Master of Arts in Teaching (MAT)
This paper addresses the question of how teachers teach themselves to be better teachers. Central to the paper are my assumptions that long range learning is self-directed and that the development of self-awareness is essential to growth in both learning and teaching. The paper is a case study tracing my own learning of one of my teaching objectives and is divided into three interrelated sections. The first section is a description of a model for teacher self-teaching: "the self-lesson plan." The model is a structure that teachers can use to guide themselves in the study of their own teaching objectives. The second section is a personal account of how I used the model to learn one of my own teaching objectives (developing awareness of individuals in a group learning context). This section attempts to trace my own growth and link together experiences that were instrumental in my learning of the objective. This section also includes an essay on the objective and what it has come to mean to me as a result of the process. The third section contains five techniques that can be used by teachers to develop awareness of themselves and students in the classroom. The techniques address lesson-planning time, in-class teaching time, and observation of other teachers. Central to all techniques is the idea that teachers need time, space, structure and focus to develop awareness. This idea evolves out of the preceding sections. My thoughts are greatly influenced by Gattegno, Krishnamurti, Stevick, and the experiential education which I received while at the School for International Training.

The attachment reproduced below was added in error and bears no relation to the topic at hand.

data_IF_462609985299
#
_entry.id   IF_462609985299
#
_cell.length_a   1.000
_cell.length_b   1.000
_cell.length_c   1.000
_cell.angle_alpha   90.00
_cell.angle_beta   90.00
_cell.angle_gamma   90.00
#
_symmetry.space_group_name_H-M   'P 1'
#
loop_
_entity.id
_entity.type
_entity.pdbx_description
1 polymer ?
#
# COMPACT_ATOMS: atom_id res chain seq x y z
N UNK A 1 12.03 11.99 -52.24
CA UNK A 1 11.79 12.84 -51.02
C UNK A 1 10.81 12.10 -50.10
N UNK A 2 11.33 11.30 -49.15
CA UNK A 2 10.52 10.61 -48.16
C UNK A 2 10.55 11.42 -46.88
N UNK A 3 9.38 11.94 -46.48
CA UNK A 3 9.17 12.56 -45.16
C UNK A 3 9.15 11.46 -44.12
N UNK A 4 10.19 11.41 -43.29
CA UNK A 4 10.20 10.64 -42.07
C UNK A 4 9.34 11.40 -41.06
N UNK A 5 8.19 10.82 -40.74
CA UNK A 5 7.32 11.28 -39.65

Education | Educational Methods | Teacher Education and Professional Development
Turpin, Leslie Maria, "Developing Awareness of Individuals in a Group Learning Context: A Self-Lesson Plan" (1985). MA TESOL Collection. 617.